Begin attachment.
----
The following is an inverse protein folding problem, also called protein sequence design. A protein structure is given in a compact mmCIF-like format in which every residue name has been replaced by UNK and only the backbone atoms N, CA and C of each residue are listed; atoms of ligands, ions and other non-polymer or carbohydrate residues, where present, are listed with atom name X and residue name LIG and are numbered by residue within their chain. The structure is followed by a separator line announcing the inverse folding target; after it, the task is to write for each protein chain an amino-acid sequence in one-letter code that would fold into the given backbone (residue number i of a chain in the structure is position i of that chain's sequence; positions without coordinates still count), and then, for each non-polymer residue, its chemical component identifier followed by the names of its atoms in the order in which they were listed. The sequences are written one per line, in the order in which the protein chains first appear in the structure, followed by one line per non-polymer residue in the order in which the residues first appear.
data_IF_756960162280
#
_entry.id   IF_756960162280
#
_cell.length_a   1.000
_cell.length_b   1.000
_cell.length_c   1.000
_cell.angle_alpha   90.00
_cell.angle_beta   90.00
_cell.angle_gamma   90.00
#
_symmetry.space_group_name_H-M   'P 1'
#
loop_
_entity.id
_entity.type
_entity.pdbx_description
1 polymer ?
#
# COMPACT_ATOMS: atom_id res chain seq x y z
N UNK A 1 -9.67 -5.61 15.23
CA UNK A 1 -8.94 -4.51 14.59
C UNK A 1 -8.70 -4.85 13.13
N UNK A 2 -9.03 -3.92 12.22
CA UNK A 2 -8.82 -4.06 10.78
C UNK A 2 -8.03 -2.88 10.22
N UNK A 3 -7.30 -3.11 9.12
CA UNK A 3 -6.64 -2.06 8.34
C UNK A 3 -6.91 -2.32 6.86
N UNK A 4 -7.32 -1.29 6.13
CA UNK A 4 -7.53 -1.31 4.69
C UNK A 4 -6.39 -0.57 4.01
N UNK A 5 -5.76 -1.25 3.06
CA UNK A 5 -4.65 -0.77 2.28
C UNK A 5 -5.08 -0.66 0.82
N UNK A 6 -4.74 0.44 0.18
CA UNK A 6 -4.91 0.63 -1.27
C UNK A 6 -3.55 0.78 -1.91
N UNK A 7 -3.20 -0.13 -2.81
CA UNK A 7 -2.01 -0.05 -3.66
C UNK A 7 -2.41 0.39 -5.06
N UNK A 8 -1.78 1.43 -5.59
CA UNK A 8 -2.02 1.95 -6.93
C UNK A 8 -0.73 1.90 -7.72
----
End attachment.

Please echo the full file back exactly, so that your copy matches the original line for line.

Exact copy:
The following is an inverse protein folding problem, also called protein sequence design. A protein structure is given in a compact mmCIF-like format in which every residue name has been replaced by UNK and only the backbone atoms N, CA and C of each residue are listed; atoms of ligands, ions and other non-polymer or carbohydrate residues, where present, are listed with atom name X and residue name LIG and are numbered by residue within their chain. The structure is followed by a separator line announcing the inverse folding target; after it, the task is to write for each protein chain an amino-acid sequence in one-letter code that would fold into the given backbone (residue number i of a chain in the structure is position i of that chain's sequence; positions without coordinates still count), and then, for each non-polymer residue, its chemical component identifier followed by the names of its atoms in the order in which they were listed. The sequences are written one per line, in the order in which the protein chains first appear in the structure, followed by one line per non-polymer residue in the order in which the residues first appear.
data_IF_756960162280
#
_entry.id   IF_756960162280
#
_cell.length_a   1.000
_cell.length_b   1.000
_cell.length_c   1.000
_cell.angle_alpha   90.00
_cell.angle_beta   90.00
_cell.angle_gamma   90.00
#
_symmetry.space_group_name_H-M   'P 1'
#
loop_
_entity.id
_entity.type
_entity.pdbx_description
1 polymer ?
#
# COMPACT_ATOMS: atom_id res chain seq x y z
N UNK A 1 -9.67 -5.61 15.23
CA UNK A 1 -8.94 -4.51 14.59
C UNK A 1 -8.70 -4.85 13.13
N UNK A 2 -9.03 -3.92 12.22
CA UNK A 2 -8.82 -4.06 10.78
C UNK A 2 -8.03 -2.88 10.22
N UNK A 3 -7.30 -3.11 9.12
CA UNK A 3 -6.64 -2.06 8.34
C UNK A 3 -6.91 -2.32 6.86
N UNK A 4 -7.32 -1.29 6.13
CA UNK A 4 -7.53 -1.31 4.69
C UNK A 4 -6.39 -0.57 4.01
N UNK A 5 -5.76 -1.25 3.06
CA UNK A 5 -4.65 -0.77 2.28
C UNK A 5 -5.08 -0.66 0.82
N UNK A 6 -4.74 0.44 0.18
CA UNK A 6 -4.91 0.63 -1.27
C UNK A 6 -3.55 0.78 -1.91
N UNK A 7 -3.20 -0.13 -2.81
CA UNK A 7 -2.01 -0.05 -3.66
C UNK A 7 -2.41 0.39 -5.06
N UNK A 8 -1.78 1.43 -5.59
CA UNK A 8 -2.02 1.95 -6.93
C UNK A 8 -0.73 1.90 -7.72